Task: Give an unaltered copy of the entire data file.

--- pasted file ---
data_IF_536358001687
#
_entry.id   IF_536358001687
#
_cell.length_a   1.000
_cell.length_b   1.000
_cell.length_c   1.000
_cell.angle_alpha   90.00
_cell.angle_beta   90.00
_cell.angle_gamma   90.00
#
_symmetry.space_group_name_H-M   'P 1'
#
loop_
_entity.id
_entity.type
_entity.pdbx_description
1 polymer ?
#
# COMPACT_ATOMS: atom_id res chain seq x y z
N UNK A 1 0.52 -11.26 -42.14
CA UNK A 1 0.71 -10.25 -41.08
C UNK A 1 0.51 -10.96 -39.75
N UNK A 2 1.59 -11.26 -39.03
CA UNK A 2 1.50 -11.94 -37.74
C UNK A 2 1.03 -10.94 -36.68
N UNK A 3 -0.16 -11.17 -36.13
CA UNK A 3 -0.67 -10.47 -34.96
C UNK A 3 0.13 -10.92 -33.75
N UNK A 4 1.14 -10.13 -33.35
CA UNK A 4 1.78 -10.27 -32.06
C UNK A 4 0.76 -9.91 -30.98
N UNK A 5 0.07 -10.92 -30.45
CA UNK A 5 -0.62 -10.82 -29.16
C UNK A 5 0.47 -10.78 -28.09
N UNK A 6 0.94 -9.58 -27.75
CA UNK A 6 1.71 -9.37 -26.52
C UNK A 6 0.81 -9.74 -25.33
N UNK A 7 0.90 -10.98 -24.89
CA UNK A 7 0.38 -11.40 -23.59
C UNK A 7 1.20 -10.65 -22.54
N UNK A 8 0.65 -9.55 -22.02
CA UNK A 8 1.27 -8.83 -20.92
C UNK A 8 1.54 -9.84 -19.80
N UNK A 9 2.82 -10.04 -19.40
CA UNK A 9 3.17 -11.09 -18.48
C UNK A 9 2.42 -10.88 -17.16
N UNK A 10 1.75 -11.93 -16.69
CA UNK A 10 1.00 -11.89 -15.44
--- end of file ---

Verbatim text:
data_IF_536358001687
#
_entry.id   IF_536358001687
#
_cell.length_a   1.000
_cell.length_b   1.000
_cell.length_c   1.000
_cell.angle_alpha   90.00
_cell.angle_beta   90.00
_cell.angle_gamma   90.00
#
_symmetry.space_group_name_H-M   'P 1'
#
loop_
_entity.id
_entity.type
_entity.pdbx_description
1 polymer ?
#
# COMPACT_ATOMS: atom_id res chain seq x y z
N UNK A 1 0.52 -11.26 -42.14
CA UNK A 1 0.71 -10.25 -41.08
C UNK A 1 0.51 -10.96 -39.75
N UNK A 2 1.59 -11.26 -39.03
CA UNK A 2 1.50 -11.94 -37.74
C UNK A 2 1.03 -10.94 -36.68
N UNK A 3 -0.16 -11.17 -36.13
CA UNK A 3 -0.67 -10.47 -34.96
C UNK A 3 0.13 -10.92 -33.75
N UNK A 4 1.14 -10.13 -33.35
CA UNK A 4 1.78 -10.27 -32.06
C UNK A 4 0.76 -9.91 -30.98
N UNK A 5 0.07 -10.92 -30.45
CA UNK A 5 -0.62 -10.82 -29.16
C UNK A 5 0.47 -10.78 -28.09
N UNK A 6 0.94 -9.58 -27.75
CA UNK A 6 1.71 -9.37 -26.52
C UNK A 6 0.81 -9.74 -25.33
N UNK A 7 0.90 -10.98 -24.89
CA UNK A 7 0.38 -11.40 -23.59
C UNK A 7 1.20 -10.65 -22.54
N UNK A 8 0.65 -9.55 -22.02
CA UNK A 8 1.27 -8.83 -20.92
C UNK A 8 1.54 -9.84 -19.80
N UNK A 9 2.82 -10.04 -19.40
CA UNK A 9 3.17 -11.09 -18.48
C UNK A 9 2.42 -10.88 -17.16
N UNK A 10 1.75 -11.93 -16.69
CA UNK A 10 1.00 -11.89 -15.44